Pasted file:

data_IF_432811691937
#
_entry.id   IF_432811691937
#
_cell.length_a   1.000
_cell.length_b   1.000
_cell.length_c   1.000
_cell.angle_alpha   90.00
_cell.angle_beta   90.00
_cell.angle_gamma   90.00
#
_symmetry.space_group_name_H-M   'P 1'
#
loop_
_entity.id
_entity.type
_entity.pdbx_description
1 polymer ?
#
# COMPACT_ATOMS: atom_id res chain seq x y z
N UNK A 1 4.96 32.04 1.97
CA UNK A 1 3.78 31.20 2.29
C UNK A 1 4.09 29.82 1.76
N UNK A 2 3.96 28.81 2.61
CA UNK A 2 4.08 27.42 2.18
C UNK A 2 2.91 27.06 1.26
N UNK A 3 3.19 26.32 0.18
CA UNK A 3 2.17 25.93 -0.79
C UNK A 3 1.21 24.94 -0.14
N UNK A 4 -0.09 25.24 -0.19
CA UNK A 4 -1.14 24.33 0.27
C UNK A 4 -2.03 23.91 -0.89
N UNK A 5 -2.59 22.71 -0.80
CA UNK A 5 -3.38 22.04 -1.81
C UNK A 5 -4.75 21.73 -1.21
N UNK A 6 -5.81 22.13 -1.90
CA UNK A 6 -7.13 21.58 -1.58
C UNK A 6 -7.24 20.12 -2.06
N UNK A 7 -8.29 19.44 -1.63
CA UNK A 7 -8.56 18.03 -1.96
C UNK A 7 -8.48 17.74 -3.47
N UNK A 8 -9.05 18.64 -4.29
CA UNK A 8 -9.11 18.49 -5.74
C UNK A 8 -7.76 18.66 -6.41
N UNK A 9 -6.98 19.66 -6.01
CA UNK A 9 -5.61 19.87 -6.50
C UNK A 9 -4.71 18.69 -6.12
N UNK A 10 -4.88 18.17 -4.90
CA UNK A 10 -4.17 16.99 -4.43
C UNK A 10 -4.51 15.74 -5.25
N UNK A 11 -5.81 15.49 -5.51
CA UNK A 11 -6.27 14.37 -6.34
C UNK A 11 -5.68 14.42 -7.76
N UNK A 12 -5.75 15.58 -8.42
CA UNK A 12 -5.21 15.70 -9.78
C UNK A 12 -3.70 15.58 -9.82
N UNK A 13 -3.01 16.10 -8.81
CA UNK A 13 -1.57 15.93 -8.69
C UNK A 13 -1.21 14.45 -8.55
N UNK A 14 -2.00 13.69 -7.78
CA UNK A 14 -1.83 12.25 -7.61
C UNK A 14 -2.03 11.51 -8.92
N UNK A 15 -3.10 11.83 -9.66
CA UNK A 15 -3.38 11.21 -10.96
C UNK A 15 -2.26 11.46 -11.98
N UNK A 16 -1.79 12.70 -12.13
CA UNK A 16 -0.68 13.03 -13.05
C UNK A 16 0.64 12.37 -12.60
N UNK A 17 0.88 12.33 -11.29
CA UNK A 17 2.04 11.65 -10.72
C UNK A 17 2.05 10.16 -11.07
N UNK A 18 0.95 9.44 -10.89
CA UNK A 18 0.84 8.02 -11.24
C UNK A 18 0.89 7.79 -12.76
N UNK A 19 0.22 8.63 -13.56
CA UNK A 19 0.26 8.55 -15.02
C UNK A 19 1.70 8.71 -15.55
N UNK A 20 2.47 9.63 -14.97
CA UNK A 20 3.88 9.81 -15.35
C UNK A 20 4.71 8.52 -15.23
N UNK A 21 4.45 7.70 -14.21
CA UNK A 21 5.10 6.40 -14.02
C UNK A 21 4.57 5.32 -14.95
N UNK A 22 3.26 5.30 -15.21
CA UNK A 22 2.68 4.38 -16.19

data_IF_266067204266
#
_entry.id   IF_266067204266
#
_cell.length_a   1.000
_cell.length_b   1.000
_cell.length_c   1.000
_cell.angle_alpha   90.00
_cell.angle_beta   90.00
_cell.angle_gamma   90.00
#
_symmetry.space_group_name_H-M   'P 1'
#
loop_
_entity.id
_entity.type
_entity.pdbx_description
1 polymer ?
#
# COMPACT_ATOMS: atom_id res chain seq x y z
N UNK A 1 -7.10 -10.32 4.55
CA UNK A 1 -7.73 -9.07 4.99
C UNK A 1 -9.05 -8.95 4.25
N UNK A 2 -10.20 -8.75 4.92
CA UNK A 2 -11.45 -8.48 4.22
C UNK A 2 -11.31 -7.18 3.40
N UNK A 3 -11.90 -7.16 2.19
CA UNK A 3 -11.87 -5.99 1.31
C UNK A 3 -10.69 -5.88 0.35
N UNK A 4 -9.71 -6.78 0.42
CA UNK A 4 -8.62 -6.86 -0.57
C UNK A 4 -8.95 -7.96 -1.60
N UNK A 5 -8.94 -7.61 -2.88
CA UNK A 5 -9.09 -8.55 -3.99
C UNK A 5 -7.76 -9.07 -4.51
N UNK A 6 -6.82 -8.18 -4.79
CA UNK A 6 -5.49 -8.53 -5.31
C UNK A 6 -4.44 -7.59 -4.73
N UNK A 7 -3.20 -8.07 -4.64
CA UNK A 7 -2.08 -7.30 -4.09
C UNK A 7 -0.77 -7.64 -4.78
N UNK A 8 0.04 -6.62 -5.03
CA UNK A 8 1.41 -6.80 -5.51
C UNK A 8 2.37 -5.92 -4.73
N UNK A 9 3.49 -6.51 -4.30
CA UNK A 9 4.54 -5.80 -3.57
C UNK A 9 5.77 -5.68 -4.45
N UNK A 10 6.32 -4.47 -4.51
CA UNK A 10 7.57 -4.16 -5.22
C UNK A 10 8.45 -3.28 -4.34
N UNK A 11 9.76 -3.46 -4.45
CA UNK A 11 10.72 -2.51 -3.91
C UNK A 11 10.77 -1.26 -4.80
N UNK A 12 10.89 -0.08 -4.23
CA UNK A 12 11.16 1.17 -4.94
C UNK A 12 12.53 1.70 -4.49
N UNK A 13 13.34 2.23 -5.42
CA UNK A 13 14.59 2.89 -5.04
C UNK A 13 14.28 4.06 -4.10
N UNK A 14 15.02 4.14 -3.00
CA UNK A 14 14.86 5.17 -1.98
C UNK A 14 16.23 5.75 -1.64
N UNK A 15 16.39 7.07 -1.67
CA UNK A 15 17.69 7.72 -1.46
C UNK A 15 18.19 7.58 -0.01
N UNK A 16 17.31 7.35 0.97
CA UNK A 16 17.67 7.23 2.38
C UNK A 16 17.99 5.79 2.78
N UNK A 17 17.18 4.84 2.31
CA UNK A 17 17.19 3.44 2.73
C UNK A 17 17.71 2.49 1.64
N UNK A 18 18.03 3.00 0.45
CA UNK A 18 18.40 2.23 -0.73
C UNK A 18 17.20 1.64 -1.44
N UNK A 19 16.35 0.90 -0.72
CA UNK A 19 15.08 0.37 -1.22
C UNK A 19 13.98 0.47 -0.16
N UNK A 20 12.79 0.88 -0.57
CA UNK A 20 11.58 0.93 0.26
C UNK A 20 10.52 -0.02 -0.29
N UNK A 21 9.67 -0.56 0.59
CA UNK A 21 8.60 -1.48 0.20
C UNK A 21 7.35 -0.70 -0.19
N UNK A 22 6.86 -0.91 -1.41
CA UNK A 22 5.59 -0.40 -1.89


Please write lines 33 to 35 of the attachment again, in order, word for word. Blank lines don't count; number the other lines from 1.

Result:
N UNK A 5 -2.59 22.71 -0.80
CA UNK A 5 -3.38 22.04 -1.81
C UNK A 5 -4.75 21.73 -1.21